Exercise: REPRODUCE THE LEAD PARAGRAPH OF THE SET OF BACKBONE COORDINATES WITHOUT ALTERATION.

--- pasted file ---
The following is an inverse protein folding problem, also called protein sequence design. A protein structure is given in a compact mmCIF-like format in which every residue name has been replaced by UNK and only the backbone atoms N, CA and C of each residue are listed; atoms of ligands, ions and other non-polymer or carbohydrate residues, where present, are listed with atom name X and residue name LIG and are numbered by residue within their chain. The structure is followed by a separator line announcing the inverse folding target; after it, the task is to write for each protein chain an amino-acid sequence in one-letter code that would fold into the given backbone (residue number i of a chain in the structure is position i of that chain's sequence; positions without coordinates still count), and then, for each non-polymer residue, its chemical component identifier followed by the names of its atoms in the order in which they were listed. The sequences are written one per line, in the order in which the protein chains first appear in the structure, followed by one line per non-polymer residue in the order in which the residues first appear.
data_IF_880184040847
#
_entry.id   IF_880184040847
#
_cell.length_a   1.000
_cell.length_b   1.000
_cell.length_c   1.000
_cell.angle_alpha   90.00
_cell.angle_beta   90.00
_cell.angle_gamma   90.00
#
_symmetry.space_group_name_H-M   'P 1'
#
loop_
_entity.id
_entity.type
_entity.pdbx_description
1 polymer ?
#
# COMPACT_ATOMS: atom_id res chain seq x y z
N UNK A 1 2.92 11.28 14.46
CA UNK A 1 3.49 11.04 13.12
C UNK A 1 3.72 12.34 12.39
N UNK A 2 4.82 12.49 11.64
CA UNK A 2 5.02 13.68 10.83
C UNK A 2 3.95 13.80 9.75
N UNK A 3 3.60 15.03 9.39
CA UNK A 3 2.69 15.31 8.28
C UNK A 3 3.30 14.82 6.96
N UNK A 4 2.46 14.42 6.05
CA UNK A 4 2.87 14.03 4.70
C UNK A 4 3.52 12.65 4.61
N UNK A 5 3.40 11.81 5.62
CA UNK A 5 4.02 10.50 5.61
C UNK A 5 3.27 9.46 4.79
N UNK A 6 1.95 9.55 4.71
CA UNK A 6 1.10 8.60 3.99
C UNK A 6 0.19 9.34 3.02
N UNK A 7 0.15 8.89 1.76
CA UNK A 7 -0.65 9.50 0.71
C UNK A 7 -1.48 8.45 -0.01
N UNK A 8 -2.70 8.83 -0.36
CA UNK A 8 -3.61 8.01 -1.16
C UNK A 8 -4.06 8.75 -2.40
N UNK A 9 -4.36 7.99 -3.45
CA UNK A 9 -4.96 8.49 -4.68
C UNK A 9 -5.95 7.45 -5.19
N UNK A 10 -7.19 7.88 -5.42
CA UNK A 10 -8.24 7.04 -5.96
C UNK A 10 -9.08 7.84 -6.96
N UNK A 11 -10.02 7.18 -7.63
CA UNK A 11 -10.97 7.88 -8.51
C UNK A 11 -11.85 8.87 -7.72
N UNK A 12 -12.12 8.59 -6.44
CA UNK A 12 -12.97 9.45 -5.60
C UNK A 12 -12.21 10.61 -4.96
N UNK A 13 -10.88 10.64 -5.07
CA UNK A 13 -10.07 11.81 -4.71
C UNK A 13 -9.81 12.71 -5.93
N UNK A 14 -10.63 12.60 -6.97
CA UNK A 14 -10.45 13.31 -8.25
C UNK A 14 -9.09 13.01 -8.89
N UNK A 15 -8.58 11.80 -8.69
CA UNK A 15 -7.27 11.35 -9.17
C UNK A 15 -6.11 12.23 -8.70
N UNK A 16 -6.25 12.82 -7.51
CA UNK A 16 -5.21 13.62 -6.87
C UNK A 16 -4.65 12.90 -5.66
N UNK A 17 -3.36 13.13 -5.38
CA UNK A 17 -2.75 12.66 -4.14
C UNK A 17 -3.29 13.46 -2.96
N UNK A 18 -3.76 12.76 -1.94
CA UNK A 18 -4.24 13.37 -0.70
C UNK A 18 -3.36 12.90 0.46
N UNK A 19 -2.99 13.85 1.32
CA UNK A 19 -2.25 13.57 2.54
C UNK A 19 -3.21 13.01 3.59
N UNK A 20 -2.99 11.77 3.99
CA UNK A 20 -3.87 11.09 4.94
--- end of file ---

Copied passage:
The following is an inverse protein folding problem, also called protein sequence design. A protein structure is given in a compact mmCIF-like format in which every residue name has been replaced by UNK and only the backbone atoms N, CA and C of each residue are listed; atoms of ligands, ions and other non-polymer or carbohydrate residues, where present, are listed with atom name X and residue name LIG and are numbered by residue within their chain. The structure is followed by a separator line announcing the inverse folding target; after it, the task is to write for each protein chain an amino-acid sequence in one-letter code that would fold into the given backbone (residue number i of a chain in the structure is position i of that chain's sequence; positions without coordinates still count), and then, for each non-polymer residue, its chemical component identifier followed by the names of its atoms in the order in which they were listed. The sequences are written one per line, in the order in which the protein chains first appear in the structure, followed by one line per non-polymer residue in the order in which the residues first appear.